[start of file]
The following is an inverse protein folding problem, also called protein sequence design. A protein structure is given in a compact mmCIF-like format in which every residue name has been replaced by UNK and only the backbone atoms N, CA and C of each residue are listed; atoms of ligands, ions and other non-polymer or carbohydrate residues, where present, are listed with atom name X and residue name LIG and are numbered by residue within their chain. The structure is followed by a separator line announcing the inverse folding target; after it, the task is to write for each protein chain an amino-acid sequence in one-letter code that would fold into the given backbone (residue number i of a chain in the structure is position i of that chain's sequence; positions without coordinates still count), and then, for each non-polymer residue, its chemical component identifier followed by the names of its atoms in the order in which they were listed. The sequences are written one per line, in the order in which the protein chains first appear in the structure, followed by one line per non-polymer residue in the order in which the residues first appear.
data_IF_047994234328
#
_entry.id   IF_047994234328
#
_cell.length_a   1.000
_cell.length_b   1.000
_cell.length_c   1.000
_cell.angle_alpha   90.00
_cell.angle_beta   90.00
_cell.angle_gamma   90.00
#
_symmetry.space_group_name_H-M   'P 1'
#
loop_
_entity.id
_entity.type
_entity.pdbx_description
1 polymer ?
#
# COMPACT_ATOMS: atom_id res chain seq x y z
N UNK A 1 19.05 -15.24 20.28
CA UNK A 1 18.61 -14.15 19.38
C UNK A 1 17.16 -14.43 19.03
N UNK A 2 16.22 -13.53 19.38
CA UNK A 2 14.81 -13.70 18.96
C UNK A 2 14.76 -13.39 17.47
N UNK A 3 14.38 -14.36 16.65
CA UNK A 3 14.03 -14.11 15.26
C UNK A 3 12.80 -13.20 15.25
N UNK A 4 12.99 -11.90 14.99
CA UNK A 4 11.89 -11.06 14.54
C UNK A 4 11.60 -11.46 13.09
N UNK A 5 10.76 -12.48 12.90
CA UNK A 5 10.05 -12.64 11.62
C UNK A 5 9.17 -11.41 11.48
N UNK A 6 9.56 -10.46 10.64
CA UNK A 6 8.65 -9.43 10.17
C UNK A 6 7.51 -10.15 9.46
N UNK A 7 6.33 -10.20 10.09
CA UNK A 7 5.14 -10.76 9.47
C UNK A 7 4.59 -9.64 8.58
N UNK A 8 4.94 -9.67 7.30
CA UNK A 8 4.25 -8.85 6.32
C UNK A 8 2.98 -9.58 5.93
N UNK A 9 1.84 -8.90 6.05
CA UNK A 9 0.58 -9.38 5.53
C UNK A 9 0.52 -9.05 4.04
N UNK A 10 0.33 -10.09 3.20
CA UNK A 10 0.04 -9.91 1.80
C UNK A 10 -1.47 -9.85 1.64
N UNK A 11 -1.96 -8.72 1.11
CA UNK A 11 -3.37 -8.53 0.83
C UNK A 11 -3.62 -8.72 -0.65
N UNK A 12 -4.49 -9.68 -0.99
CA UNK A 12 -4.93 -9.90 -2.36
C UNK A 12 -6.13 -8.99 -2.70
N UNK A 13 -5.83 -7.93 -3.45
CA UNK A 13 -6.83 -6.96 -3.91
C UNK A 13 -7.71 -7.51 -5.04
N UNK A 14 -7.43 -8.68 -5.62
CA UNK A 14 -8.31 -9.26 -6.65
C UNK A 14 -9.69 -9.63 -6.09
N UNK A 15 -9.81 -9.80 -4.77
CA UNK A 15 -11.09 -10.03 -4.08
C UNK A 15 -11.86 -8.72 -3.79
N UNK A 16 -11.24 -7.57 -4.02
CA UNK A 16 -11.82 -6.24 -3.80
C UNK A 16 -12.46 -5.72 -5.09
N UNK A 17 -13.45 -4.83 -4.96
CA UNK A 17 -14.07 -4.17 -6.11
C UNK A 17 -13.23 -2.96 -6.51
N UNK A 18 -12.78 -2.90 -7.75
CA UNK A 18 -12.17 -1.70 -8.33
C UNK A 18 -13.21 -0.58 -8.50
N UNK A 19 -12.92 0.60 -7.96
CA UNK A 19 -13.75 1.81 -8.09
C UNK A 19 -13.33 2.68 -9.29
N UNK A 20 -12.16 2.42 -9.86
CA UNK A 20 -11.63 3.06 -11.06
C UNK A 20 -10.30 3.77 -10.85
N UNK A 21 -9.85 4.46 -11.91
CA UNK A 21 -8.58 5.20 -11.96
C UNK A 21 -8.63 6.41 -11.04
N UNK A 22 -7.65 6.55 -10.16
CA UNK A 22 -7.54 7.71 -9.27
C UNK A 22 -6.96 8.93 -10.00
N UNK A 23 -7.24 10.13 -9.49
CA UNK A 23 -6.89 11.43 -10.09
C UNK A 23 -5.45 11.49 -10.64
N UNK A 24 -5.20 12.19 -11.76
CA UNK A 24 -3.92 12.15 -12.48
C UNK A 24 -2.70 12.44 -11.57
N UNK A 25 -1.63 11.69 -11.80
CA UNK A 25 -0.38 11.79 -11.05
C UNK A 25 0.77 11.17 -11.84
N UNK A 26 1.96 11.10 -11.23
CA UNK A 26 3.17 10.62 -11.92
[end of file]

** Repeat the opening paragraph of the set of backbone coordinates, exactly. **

The following is an inverse protein folding problem, also called protein sequence design. A protein structure is given in a compact mmCIF-like format in which every residue name has been replaced by UNK and only the backbone atoms N, CA and C of each residue are listed; atoms of ligands, ions and other non-polymer or carbohydrate residues, where present, are listed with atom name X and residue name LIG and are numbered by residue within their chain. The structure is followed by a separator line announcing the inverse folding target; after it, the task is to write for each protein chain an amino-acid sequence in one-letter code that would fold into the given backbone (residue number i of a chain in the structure is position i of that chain's sequence; positions without coordinates still count), and then, for each non-polymer residue, its chemical component identifier followed by the names of its atoms in the order in which they were listed. The sequences are written one per line, in the order in which the protein chains first appear in the structure, followed by one line per non-polymer residue in the order in which the residues first appear.